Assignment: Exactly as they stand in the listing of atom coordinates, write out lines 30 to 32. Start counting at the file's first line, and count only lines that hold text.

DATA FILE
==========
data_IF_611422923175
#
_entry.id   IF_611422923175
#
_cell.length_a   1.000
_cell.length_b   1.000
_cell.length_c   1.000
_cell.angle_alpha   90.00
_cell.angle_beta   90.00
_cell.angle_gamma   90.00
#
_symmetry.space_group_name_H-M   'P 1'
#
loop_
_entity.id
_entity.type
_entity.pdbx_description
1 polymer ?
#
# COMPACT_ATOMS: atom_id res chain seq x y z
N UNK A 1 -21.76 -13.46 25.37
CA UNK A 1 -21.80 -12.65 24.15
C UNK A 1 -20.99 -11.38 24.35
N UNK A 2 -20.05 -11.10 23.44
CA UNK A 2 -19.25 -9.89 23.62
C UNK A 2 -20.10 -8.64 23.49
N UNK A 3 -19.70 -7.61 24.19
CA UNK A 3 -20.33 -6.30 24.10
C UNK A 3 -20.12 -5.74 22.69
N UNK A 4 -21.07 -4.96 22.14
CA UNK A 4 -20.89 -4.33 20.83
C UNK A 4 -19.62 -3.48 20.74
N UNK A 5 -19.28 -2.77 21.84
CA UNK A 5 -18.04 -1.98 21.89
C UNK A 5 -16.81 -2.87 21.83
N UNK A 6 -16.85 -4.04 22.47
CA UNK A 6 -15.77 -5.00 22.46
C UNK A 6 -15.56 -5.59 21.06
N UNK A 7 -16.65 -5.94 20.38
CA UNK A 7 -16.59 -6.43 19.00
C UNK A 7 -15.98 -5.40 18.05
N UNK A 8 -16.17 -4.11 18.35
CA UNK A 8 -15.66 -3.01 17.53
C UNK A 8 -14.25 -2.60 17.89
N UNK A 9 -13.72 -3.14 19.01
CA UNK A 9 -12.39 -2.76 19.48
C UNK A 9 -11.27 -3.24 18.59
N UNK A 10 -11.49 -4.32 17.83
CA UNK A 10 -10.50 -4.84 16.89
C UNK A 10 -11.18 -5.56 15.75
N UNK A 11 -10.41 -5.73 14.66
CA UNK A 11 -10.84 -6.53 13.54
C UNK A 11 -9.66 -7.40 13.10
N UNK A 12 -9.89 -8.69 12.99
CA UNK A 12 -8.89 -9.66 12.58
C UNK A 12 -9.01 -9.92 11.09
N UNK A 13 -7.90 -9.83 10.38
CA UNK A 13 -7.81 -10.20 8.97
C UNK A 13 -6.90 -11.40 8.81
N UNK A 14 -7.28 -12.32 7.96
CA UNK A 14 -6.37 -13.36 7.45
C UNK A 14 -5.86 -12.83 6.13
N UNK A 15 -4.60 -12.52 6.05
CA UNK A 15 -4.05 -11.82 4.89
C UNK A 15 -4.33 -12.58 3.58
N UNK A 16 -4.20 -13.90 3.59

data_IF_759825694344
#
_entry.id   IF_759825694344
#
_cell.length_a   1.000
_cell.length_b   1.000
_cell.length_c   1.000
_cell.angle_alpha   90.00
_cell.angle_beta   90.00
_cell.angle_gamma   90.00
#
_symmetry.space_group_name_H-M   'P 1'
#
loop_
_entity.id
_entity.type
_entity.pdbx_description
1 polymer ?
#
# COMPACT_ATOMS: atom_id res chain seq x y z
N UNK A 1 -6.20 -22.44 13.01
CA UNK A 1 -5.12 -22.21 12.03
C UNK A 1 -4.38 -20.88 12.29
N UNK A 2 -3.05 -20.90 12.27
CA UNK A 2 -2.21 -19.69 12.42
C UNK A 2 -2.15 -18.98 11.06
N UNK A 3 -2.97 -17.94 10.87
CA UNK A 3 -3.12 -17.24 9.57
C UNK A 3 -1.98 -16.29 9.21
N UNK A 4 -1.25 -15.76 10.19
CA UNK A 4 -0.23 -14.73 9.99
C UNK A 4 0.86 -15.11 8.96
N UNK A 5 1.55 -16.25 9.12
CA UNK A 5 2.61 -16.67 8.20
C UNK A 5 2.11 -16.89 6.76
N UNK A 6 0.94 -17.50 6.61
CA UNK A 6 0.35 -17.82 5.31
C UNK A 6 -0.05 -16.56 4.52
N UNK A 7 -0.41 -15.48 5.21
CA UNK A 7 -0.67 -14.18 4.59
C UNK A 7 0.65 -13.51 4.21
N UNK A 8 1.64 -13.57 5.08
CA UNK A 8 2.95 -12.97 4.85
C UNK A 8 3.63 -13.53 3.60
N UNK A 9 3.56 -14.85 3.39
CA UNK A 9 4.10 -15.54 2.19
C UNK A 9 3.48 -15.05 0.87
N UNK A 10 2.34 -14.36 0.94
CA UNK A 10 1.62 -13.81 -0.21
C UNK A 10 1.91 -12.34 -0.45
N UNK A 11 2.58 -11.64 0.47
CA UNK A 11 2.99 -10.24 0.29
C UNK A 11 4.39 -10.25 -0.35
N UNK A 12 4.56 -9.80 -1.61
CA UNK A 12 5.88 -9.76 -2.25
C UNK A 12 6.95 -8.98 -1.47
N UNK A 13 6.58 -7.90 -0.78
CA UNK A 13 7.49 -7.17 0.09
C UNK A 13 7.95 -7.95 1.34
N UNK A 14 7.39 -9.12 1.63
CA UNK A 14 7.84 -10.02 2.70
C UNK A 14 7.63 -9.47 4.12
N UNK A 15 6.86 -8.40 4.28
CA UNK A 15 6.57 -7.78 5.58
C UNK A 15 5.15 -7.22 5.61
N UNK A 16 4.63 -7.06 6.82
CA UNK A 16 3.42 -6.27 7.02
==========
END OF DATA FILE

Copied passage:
N UNK A 4 -21.07 -4.96 22.14
CA UNK A 4 -20.89 -4.33 20.83
C UNK A 4 -19.62 -3.48 20.74